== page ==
Almost my earliest memories are of the start of TV in Australia. I don't actually claim to remember the start because I don't. That was a little too long ago even for me (September 1956, just in time for the Melbourne Olympic Games). Nonetheless, I remember things that must have happened in the first half of 1957.
We weren't anywhere near the first in our street to get a TV set. Even in a short street of maybe 20 houses we would have been one of the last. That honour went to one of our neighbours who did the neighbourly thing and invited half the street over of a Sunday evening, setting up their lounge room like a mini theatre with every chair they could lay their hands on. Sometimes we'd take our own kitchen chairs over just to be sure of seating. We kids, of course, would gather in a group on the floor seated in front of the adults.
It was a given that, if invited, one took a plate and I remember my grandmother baking all sorts of cakes and, of course, disappearing into the kitchen to help with the brewing of tea and coffee. Others would bring sandwiches or pies. I used to look forward to TV night as much for the goodies as for the TV itself.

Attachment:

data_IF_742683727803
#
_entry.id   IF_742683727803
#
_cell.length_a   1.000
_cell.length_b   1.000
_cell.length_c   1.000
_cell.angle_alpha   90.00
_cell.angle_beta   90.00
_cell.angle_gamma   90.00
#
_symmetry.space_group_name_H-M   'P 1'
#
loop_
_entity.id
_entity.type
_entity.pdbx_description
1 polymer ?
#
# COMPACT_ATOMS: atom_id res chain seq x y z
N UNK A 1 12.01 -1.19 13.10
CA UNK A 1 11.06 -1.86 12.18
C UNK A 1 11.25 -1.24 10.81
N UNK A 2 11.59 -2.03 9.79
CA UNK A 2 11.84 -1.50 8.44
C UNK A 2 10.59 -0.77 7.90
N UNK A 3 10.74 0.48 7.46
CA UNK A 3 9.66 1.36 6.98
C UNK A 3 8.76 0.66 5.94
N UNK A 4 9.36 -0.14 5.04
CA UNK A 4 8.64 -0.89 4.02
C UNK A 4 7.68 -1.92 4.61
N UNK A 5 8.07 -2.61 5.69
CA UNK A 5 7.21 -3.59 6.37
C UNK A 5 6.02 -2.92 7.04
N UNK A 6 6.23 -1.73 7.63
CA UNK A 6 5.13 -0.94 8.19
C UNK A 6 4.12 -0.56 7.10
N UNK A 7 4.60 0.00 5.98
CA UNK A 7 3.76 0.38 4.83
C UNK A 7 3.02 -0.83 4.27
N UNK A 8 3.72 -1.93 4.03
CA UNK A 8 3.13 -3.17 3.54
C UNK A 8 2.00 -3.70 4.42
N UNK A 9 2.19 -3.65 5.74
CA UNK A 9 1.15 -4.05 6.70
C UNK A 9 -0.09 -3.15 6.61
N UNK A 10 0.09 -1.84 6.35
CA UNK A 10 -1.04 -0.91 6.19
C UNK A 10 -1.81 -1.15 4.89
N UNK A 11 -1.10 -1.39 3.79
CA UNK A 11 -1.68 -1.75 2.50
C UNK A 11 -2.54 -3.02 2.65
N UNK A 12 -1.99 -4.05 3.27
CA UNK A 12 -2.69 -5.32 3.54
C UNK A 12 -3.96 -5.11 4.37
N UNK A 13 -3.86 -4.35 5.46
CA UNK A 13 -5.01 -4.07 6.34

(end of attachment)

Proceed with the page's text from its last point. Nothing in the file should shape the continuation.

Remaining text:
This was black and white TV - Australia didn't go to colour TV until March 1 1975, one of the last countries in the world with any kind of TV system at all to make the changeover.
Sometime in 1958 some marketing genius conceived the idea of selling a colour converter. No, not some sophisticated electronic upgrade. Merely a plastic screen that came in two sizes, 17 inch and 21 inch, to be bolted on the front of your black and white telly. It had three coloured stripes, brown at the bottom, green in the middle and blue at the top. If the scene being shown was framed just right you might get lucky and have ground at the bottom, foliage in the middle and sky at the top. A close up of a face would get some funky effects however.
I never actually saw one of those things; they were priced in the ten pound range (significant money in those days) but I remember seeing them advertised in back copies of Radio, Television and Hobbies, Australia's premier electronics magazine of the time. They changed their name to Electronics Australia in 1964 and, I now discover, are defunct[^].